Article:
A family of compassion

(Note: if you have not yet seen Les Miserables and you are hoping to see the film, be forewarned that this post has a few spoilers)

I’d like to take a moment to recognize how different my family is, and how proud of them I am for that difference.  We are a family that is not afraid of compassion. 

We have seen the stage production of Les Miserables many times as a family.  Touring productions mostly, but one notable youth production as well.  So, we know the story pretty much end-to-end.  The music players of two of my three kids has the soundtrack of Les Mis (pronounced lay-miz) on it, and all of us will sit around singing songs from the show.  It’s kind of a centerpiece, but also a well-worn tale.  We’ve been looking forward to the movie version of Les Miserables for quite a while, and here, on the second night of it’s release, the family trekked to the local theater and sat in rapt attention for 2 hours and 40 minutes as we watched Hollywood’s version of our favorite show.

On the way in, we passed others who were just coming out.   They were happily chatting about the show, and some were singing a song or two.  I figured, in a couple of hours, we’d be just like them, happily chatting about one scene or another.  

Yet, once the show started, the story took hold.  It’s not that Hugh Jackman or Russell Crowe were particularly brilliant, because they weren’t.  I have kind words to say about the acting, but I’ll save that for another day.  It’s the story that captures, and it’s a story that we know well.  We listened and recognized songs, and once again, we were there, in sixteenth century France, following the lives of John Valjean and Cosette and Marius and Javert.  I will admit that I shed a tear, as I always do, when Fantine dies, and again when Gavroche falls on the barricade.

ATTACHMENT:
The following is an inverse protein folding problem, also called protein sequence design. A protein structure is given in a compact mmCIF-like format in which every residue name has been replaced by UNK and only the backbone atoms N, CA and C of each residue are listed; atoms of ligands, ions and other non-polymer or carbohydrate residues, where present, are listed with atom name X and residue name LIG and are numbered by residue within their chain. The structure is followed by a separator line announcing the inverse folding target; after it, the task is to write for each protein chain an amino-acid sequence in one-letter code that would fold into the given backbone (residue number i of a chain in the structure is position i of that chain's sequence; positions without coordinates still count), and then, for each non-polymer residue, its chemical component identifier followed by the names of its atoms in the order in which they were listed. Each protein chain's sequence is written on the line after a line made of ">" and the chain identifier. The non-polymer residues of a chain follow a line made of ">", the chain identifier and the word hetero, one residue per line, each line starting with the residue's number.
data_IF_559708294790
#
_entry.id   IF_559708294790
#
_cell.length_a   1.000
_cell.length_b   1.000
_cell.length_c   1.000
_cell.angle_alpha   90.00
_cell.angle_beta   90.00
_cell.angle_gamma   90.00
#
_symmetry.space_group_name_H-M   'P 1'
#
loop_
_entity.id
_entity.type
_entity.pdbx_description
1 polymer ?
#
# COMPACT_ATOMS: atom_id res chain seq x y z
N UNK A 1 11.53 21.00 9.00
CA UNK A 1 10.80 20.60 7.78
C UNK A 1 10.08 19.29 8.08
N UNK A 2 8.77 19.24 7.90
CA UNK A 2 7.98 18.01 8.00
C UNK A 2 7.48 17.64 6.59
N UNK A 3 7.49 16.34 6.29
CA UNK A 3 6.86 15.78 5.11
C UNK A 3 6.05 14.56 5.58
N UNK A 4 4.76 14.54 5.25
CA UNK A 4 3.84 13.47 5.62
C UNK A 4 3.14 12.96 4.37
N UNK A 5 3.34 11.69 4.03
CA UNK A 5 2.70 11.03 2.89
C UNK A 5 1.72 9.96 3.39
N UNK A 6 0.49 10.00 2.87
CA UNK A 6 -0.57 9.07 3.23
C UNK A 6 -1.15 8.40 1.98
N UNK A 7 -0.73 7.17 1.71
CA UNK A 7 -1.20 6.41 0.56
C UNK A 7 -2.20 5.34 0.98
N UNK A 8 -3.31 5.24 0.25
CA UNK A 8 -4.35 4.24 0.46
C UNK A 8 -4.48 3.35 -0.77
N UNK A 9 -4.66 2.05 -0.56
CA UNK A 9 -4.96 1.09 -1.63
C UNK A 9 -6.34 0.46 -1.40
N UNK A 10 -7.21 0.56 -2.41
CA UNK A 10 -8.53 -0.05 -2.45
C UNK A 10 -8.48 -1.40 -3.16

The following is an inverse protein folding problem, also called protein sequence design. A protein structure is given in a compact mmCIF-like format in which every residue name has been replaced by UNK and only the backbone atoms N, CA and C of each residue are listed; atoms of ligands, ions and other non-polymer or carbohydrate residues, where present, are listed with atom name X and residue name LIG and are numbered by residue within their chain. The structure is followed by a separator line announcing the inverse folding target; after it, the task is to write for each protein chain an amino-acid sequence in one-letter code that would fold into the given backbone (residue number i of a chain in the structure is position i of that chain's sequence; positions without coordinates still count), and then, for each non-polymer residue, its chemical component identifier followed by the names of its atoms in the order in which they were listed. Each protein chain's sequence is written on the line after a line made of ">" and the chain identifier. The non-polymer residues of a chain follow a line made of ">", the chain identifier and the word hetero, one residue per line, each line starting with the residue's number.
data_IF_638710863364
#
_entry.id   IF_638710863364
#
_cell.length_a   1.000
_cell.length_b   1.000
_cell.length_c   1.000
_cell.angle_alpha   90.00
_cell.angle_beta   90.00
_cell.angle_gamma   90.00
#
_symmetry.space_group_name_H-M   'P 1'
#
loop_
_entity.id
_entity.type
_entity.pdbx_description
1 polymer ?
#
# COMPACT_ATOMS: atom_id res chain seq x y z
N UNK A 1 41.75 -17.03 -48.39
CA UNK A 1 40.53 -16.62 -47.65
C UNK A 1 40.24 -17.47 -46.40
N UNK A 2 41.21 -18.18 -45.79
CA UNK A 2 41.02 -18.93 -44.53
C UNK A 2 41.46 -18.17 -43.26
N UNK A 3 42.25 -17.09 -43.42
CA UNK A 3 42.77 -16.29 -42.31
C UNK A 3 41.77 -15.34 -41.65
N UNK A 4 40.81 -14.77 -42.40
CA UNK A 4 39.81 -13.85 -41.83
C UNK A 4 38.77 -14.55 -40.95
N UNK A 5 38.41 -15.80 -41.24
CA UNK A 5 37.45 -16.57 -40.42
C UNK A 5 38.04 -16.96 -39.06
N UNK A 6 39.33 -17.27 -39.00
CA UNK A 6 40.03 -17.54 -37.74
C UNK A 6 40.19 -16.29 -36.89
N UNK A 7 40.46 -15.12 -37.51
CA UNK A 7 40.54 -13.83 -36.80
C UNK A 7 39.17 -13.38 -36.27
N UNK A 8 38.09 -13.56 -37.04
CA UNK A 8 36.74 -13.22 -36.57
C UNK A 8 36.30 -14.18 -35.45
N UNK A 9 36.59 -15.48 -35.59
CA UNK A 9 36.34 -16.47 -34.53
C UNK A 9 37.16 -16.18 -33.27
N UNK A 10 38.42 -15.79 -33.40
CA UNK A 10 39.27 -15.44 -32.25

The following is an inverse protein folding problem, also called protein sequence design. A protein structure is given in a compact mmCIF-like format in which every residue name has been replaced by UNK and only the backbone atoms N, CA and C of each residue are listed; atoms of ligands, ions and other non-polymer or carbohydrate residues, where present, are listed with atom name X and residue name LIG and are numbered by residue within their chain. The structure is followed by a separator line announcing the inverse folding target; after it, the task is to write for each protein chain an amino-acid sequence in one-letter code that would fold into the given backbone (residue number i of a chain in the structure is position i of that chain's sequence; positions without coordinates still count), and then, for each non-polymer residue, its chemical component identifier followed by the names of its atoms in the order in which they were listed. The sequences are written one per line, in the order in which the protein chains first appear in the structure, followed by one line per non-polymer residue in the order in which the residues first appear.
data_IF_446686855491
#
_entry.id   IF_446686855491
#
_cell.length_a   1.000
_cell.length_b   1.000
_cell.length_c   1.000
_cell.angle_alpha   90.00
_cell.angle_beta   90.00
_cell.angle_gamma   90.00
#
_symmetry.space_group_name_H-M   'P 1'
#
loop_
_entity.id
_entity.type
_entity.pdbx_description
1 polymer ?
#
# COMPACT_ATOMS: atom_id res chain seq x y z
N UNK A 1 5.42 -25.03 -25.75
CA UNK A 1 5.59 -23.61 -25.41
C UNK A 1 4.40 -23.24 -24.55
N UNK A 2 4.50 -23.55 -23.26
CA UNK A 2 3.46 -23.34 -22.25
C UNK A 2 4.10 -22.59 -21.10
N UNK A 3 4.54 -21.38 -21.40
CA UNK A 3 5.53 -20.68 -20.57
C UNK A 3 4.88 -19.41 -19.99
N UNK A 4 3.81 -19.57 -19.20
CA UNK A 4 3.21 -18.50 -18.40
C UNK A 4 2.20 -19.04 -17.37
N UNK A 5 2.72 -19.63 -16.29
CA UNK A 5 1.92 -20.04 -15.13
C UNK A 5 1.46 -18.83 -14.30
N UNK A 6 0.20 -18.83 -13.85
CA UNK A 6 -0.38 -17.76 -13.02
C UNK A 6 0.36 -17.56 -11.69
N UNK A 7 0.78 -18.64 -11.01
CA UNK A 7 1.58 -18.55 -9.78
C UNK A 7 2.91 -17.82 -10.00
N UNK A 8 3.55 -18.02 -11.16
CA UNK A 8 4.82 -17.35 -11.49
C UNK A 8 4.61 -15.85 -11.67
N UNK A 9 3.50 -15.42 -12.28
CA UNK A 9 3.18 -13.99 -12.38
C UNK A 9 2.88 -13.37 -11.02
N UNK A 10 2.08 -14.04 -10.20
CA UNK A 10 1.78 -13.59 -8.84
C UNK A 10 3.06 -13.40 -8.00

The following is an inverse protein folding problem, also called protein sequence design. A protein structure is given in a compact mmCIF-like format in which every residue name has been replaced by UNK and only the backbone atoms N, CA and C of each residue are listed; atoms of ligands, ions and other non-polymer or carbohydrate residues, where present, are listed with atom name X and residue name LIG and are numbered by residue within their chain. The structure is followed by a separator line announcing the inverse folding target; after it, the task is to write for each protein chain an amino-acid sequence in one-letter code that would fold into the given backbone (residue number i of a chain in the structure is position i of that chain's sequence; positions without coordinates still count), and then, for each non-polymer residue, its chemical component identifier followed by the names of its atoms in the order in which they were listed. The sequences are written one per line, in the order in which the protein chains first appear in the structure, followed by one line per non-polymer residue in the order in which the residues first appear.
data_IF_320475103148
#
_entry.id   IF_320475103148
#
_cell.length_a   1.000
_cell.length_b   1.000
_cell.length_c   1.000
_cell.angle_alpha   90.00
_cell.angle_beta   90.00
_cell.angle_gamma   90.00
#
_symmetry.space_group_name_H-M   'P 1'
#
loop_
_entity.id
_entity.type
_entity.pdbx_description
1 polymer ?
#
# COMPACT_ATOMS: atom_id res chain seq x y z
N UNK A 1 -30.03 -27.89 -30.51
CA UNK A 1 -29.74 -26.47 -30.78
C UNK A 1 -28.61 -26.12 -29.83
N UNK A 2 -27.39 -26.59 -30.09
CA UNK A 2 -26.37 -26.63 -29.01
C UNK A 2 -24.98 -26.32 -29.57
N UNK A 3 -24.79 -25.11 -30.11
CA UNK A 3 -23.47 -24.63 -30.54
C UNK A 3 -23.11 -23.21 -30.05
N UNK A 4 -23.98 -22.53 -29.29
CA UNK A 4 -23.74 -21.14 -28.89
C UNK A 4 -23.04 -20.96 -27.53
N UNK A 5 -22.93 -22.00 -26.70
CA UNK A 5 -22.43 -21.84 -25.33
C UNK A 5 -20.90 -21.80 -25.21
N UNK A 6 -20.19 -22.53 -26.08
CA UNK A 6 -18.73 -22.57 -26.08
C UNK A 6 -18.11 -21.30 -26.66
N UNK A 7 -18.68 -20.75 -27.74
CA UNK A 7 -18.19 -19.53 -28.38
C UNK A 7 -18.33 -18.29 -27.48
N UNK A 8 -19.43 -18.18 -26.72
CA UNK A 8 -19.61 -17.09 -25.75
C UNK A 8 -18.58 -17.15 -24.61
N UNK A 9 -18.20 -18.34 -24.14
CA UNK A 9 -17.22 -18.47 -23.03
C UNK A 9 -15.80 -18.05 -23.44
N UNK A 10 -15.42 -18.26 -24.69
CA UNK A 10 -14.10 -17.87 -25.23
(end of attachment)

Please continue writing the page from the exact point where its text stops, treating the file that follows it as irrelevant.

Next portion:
When the movie was over, and the lights came up, the audience started to rise and chat and discuss the show.  We didn’t.  My wife Marina was drying her eyes.  One of my teenagers quickly fled to theater to the bathroom so that no one would see tears.  As we left, with other families chatting merrily, our family was quiet.  We were still in the story.  We were repeating that final song in our hearts.  Realize that there were no surprises for us.  We knew the story end to end, yet we still felt it.

This is not the first time we have reacted differently to movies than your typical family.  I still remember clearly, a couple of years ago, we were watching one of the Transformers movies.  The giant robots were rampaging through the streets of a major city, tossing cars left and right.  The other folks in the theater were paying rapt attention, which robot would win.  One of my kids turned to me and said “There are people in those cars!”  It’s those moments when I know that the media has not taught my children to ignore humanity, to become immune to caring about suffering wherever it is to be found.  We notice the people while the director would have us ignore them and focus only on the hero and the villain. 

So when a story of compassion, like Les Miserables, comes to the screen, it floors the whole family.  We listen to the pain of the prisoners.  When Fantine loses all dignity, her tears became our tears.  When Cosette cries at the death of her father, we all feel her loss. 

In this world of cardboard characters and epic comic book movies where the hero battles the villain through the streets of the city without any concern for the people who live there, we notice.  And that’s different.   A difference I am proud of.

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